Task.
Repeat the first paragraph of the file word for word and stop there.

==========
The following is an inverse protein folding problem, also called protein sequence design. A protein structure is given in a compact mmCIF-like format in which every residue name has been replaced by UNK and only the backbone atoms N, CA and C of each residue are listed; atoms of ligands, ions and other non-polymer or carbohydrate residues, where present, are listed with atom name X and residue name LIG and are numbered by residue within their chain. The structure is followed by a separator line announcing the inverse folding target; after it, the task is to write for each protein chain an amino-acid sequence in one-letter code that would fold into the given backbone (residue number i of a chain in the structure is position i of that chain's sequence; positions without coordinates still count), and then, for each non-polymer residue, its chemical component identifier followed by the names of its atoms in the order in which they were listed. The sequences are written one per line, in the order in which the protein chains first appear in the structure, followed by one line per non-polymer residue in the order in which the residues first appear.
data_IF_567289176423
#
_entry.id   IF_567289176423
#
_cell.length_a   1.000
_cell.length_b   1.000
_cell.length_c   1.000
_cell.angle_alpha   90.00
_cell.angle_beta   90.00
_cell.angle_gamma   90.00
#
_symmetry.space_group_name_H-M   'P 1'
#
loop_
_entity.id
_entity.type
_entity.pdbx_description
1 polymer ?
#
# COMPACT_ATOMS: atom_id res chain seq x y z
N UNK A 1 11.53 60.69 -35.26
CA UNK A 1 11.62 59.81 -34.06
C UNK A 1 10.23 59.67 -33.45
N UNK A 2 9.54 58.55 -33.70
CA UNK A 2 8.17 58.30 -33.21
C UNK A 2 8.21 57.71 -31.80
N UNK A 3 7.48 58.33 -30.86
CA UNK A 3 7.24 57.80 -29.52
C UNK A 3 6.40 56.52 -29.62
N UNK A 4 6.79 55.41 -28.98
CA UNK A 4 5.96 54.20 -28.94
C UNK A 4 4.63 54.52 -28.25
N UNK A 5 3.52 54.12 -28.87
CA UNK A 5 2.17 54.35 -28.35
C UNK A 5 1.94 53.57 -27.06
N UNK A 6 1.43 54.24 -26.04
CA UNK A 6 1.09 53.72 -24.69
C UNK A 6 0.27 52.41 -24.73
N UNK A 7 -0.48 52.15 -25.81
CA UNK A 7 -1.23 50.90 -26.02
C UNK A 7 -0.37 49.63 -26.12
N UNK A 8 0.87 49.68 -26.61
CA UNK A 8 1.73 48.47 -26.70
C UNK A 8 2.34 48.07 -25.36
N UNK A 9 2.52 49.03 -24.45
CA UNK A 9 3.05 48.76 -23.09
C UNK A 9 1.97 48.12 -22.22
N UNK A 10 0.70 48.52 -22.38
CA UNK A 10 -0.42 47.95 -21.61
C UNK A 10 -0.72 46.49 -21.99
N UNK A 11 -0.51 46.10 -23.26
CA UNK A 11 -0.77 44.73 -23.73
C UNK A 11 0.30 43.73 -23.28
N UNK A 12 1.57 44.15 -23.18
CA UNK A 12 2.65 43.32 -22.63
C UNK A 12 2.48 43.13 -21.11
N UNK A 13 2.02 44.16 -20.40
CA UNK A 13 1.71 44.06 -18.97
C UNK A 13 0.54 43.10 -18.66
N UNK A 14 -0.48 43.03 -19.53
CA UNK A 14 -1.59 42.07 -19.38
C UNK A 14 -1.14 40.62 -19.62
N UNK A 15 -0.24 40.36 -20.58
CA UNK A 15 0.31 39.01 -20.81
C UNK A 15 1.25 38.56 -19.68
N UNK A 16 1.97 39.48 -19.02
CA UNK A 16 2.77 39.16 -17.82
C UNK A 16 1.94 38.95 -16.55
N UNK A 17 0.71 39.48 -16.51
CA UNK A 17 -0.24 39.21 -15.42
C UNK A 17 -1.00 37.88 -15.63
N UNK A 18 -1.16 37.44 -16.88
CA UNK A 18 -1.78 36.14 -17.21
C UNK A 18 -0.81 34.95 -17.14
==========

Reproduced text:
The following is an inverse protein folding problem, also called protein sequence design. A protein structure is given in a compact mmCIF-like format in which every residue name has been replaced by UNK and only the backbone atoms N, CA and C of each residue are listed; atoms of ligands, ions and other non-polymer or carbohydrate residues, where present, are listed with atom name X and residue name LIG and are numbered by residue within their chain. The structure is followed by a separator line announcing the inverse folding target; after it, the task is to write for each protein chain an amino-acid sequence in one-letter code that would fold into the given backbone (residue number i of a chain in the structure is position i of that chain's sequence; positions without coordinates still count), and then, for each non-polymer residue, its chemical component identifier followed by the names of its atoms in the order in which they were listed. The sequences are written one per line, in the order in which the protein chains first appear in the structure, followed by one line per non-polymer residue in the order in which the residues first appear.